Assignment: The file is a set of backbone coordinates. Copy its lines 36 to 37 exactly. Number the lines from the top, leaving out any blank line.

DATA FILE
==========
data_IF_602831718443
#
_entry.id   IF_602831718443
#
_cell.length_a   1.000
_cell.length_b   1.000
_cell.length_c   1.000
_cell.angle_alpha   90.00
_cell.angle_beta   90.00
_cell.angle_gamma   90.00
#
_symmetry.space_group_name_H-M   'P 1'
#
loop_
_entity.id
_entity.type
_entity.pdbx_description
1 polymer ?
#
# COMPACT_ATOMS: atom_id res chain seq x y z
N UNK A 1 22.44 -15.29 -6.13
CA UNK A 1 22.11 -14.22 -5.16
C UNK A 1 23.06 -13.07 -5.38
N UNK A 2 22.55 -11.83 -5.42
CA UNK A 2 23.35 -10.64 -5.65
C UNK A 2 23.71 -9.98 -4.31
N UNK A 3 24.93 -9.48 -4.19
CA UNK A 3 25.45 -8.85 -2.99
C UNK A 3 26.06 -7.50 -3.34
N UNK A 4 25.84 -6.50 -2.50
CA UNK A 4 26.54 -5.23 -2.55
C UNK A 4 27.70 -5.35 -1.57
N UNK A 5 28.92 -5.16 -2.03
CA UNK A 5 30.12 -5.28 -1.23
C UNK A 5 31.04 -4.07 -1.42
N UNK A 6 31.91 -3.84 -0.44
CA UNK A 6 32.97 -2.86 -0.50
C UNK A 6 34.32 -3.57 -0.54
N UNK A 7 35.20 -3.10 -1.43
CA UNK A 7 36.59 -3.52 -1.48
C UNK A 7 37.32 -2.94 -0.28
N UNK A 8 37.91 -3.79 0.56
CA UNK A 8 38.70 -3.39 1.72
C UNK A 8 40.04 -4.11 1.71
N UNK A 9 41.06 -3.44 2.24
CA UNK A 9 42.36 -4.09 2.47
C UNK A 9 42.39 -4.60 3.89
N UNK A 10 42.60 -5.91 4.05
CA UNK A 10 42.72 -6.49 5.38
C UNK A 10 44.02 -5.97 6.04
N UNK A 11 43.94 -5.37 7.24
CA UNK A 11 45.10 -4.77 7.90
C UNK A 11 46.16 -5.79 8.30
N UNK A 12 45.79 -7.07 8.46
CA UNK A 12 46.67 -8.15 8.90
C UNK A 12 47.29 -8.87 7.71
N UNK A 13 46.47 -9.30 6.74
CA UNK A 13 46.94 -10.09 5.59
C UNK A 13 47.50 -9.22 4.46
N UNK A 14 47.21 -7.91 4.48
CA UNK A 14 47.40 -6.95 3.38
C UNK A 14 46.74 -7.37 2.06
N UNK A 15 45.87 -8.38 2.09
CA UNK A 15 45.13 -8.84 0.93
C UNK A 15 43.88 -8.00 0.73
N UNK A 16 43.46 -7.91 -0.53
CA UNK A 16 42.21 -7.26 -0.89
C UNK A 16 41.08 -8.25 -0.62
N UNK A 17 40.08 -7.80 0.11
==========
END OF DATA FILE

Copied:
N UNK A 6 31.91 -3.84 -0.44
CA UNK A 6 32.97 -2.86 -0.50